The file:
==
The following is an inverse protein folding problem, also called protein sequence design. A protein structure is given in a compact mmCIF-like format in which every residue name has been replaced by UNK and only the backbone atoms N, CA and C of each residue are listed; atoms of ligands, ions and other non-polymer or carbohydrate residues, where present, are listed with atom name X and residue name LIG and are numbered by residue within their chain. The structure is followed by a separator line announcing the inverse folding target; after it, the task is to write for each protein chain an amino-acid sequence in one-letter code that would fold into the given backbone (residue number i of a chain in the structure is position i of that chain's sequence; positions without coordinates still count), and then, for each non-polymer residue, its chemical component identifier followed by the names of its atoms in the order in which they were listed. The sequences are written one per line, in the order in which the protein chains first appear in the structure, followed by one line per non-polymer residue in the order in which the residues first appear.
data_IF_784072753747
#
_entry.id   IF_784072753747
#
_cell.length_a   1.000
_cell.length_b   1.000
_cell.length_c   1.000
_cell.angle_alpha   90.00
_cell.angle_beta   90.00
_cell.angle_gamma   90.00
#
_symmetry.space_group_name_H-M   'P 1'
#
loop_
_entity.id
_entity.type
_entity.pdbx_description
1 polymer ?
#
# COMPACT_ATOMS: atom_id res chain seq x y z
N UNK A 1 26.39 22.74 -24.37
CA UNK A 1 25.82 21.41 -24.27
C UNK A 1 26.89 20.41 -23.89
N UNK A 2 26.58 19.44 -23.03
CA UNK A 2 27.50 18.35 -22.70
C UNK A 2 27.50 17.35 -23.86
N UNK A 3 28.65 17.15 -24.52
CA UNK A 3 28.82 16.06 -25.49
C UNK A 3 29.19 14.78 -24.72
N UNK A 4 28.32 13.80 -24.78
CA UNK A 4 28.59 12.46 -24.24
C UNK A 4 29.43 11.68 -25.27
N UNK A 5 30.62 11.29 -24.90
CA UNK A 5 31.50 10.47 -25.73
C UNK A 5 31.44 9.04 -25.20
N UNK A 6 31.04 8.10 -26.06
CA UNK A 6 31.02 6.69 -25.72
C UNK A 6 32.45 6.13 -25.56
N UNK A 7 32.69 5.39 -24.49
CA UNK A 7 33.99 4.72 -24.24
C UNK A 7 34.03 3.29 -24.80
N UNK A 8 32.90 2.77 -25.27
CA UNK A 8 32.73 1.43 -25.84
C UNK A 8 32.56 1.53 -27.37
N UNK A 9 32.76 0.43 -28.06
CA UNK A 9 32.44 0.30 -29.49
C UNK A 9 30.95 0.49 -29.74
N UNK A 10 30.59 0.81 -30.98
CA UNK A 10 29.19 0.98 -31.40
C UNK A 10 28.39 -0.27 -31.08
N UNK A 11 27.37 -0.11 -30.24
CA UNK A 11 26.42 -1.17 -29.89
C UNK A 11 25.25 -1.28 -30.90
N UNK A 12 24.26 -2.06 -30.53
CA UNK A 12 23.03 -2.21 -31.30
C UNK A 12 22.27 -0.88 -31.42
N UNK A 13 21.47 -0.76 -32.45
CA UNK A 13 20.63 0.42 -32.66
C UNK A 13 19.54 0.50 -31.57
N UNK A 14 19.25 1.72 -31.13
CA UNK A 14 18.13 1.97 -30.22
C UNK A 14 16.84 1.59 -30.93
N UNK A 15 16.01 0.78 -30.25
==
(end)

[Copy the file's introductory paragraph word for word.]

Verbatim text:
The following is an inverse protein folding problem, also called protein sequence design. A protein structure is given in a compact mmCIF-like format in which every residue name has been replaced by UNK and only the backbone atoms N, CA and C of each residue are listed; atoms of ligands, ions and other non-polymer or carbohydrate residues, where present, are listed with atom name X and residue name LIG and are numbered by residue within their chain. The structure is followed by a separator line announcing the inverse folding target; after it, the task is to write for each protein chain an amino-acid sequence in one-letter code that would fold into the given backbone (residue number i of a chain in the structure is position i of that chain's sequence; positions without coordinates still count), and then, for each non-polymer residue, its chemical component identifier followed by the names of its atoms in the order in which they were listed. The sequences are written one per line, in the order in which the protein chains first appear in the structure, followed by one line per non-polymer residue in the order in which the residues first appear.